Investing in fixed income: What motivates bond investors? (Part 3 of 4)
How indexation can benefit both investors and fund managers
Broad bond indexes tracked by ETFs like the iShares iBoxx $ Investment Grade Corporate Bond Fund (LQD) and the Core Total US Bond Market ETF (AGG) are well diversified across sectors and maturities, and most investors can never hope to achieve this level of exposure to the bond market due to the large investment sums required, the illiquidity of many issues, and high transaction costs. For fund managers, an indexed portfolio will have relatively lower turnover and lower transaction costs relative to full-blown active management. For example, the top ten holdings in LQD include debt in companies such as Verizon (VZ), General Electric (GE), and Apple (AAPL). Although these are all large-cap companies forming part of the S&P 500 Index (VOO), they’re from totally different sectors.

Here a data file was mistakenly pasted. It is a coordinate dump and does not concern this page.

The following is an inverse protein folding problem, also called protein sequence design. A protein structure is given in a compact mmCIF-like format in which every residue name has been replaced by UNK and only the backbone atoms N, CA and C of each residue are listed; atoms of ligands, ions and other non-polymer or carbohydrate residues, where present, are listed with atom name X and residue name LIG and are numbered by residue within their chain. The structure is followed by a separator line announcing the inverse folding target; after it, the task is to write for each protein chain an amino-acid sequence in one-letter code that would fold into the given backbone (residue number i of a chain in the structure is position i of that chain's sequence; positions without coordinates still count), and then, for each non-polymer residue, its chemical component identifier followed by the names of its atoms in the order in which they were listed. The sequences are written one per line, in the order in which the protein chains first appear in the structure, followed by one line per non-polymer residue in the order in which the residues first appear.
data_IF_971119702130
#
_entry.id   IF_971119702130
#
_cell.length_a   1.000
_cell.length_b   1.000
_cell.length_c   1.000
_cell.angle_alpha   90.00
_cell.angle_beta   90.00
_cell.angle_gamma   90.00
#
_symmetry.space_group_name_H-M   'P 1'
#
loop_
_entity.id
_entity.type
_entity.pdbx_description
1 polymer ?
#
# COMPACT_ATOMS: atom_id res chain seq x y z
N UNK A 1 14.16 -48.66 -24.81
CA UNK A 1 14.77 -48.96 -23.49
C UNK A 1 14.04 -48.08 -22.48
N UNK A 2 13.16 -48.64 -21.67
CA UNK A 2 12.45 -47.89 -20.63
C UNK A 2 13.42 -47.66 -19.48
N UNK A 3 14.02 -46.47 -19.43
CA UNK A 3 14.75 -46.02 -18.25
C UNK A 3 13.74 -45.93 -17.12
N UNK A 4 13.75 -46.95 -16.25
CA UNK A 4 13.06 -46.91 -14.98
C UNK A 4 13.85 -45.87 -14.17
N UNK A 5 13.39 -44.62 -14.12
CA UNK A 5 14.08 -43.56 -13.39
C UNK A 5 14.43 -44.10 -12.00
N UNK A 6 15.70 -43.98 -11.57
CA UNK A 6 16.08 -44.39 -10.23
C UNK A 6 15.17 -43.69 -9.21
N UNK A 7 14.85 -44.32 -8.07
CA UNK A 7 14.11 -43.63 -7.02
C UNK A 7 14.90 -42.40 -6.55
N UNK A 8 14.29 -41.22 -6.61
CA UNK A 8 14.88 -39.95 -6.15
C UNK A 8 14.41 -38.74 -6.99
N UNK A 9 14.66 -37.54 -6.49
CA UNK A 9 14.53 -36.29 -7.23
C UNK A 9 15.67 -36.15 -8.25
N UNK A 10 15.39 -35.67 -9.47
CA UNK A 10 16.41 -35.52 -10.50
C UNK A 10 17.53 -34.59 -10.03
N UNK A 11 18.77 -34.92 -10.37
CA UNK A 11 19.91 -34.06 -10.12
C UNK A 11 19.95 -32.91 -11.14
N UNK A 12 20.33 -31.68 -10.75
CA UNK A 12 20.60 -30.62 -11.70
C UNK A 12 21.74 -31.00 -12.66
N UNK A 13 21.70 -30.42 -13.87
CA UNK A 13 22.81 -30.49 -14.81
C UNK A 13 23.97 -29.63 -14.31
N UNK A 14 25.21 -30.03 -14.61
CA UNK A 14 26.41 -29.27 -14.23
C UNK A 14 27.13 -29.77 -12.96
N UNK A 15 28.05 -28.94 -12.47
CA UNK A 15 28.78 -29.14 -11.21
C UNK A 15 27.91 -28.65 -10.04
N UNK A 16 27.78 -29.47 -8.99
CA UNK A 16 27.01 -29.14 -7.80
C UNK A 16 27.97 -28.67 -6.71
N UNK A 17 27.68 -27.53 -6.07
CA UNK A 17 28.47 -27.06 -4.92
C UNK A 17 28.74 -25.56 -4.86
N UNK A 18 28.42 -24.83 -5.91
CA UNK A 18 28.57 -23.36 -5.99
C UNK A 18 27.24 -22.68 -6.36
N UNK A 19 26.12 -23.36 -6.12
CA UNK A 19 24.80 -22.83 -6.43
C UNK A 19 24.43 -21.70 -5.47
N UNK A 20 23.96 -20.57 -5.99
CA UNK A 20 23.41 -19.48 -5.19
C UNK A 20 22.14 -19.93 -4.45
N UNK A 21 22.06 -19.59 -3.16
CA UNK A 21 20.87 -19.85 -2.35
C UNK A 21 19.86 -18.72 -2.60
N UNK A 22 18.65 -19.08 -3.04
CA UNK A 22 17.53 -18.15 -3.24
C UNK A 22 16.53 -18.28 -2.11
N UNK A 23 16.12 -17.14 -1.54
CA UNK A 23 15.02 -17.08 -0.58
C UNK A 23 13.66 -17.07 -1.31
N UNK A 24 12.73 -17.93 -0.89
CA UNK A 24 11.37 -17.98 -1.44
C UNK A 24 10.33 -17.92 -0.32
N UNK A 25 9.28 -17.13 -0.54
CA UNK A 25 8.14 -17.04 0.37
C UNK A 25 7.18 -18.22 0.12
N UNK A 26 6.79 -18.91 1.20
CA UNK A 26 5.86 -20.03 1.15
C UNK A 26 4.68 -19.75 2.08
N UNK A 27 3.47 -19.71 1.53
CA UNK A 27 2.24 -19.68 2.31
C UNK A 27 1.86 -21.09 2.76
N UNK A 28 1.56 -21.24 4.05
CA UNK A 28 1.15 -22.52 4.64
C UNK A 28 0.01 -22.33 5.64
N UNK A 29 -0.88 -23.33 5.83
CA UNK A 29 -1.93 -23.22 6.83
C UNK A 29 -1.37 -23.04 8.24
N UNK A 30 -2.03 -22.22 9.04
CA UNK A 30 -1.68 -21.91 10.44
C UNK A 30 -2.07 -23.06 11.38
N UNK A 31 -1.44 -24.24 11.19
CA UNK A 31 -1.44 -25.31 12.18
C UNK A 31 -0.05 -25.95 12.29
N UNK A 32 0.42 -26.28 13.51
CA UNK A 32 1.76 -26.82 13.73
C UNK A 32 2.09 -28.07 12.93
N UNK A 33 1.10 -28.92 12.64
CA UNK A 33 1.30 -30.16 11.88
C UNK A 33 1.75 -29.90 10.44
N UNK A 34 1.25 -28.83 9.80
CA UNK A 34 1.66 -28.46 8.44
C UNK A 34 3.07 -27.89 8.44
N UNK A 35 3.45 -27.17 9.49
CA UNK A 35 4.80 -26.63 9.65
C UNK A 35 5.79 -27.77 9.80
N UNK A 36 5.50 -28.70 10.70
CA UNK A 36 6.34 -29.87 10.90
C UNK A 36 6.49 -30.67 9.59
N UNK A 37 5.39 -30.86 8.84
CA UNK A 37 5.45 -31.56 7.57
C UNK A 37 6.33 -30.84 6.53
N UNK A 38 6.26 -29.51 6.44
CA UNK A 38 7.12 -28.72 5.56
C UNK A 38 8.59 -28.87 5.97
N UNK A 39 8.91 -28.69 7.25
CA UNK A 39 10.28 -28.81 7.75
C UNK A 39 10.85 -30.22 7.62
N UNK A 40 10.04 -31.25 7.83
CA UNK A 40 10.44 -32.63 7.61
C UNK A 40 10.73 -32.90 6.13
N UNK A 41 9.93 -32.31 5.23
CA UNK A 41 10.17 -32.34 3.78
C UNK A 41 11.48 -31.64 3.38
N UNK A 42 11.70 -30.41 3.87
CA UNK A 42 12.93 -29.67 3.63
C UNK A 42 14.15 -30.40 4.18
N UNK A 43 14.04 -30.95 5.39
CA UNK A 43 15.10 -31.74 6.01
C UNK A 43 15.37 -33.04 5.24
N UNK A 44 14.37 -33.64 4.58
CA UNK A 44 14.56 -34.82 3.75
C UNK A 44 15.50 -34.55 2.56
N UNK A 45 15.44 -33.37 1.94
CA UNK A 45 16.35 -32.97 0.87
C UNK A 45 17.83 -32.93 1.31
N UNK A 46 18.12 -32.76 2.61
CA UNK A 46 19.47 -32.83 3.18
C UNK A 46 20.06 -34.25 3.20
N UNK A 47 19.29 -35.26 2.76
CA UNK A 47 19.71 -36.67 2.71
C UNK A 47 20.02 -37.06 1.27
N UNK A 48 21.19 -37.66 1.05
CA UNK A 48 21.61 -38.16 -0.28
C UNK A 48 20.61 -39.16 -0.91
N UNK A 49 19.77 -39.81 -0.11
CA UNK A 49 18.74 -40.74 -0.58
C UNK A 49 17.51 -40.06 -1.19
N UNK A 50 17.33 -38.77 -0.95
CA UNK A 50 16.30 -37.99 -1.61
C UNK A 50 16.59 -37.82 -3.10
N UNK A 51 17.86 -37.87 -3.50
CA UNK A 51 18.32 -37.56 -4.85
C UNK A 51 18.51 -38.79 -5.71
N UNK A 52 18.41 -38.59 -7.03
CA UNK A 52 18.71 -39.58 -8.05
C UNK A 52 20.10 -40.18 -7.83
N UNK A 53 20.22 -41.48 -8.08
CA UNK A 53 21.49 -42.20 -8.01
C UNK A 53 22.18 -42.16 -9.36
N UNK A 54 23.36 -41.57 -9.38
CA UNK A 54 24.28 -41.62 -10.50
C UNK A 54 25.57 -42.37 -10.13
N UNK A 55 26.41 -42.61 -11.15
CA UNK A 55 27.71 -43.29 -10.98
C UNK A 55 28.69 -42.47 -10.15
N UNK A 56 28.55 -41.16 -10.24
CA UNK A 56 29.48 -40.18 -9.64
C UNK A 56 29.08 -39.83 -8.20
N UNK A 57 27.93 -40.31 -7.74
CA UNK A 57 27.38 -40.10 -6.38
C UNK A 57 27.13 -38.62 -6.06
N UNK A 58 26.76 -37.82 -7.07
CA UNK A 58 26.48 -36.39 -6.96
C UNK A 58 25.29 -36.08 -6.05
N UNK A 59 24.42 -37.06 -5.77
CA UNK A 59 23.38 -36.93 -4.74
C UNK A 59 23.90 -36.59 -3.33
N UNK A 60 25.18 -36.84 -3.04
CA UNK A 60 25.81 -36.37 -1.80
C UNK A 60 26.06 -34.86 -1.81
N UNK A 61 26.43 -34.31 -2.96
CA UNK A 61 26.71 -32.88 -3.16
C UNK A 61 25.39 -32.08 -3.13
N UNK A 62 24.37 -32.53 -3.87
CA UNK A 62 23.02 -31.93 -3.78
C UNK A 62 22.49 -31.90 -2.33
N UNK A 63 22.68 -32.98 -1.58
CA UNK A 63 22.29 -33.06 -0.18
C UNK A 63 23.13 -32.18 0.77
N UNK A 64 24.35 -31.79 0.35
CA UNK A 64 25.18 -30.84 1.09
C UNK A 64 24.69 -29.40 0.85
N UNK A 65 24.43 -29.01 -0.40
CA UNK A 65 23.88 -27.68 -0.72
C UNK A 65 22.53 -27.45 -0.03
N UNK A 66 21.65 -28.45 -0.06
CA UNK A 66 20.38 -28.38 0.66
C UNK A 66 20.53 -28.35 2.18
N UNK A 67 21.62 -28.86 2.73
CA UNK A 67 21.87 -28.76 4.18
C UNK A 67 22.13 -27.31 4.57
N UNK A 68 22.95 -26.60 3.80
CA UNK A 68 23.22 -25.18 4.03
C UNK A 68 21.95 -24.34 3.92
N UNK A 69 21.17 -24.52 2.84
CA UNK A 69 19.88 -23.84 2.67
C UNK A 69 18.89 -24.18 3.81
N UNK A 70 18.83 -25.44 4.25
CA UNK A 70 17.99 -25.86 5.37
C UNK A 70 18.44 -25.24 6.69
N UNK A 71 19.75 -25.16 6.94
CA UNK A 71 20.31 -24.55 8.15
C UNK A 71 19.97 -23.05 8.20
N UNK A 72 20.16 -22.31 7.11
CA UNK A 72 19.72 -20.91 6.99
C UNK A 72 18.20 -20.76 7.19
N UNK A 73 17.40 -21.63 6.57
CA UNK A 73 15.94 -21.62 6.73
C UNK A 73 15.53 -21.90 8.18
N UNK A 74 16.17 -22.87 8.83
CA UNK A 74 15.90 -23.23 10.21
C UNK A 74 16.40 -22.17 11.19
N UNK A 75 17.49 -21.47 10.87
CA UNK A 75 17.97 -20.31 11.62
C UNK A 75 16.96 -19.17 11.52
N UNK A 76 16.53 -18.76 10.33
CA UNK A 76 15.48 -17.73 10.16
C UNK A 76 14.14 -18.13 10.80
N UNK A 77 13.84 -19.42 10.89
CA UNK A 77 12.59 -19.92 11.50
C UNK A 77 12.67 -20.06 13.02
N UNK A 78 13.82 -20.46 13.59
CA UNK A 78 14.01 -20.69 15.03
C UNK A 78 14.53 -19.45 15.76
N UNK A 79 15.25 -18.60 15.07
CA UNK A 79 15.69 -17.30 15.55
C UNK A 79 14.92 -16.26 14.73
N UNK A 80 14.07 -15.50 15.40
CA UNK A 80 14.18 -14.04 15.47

Fund managers can create indices that result in different risk, return, sector, and maturity profiles. For example, the Market Vectors Investment Grade Floating Rate ETF (FLTR) ETF tracks Market Vectors Investment Grade Floating Rate Bond Index, which is composed of U.S. dollar–denominated floating rate notes issued by corporate issuers and which are rated as investment-grade (rated BBB- and above by at least one major rating agency).
Investors must always compare the fund manager’s portfolio performance to a benchmark whose characteristics match those of the portfolio. Key factors to consider while selecting a benchmark are:
- Interest rate risk
- Income risk
- Credit risk
- Liability framework risk
To read about one of the most important concepts in bond markets, continue to Part 4 of this series.
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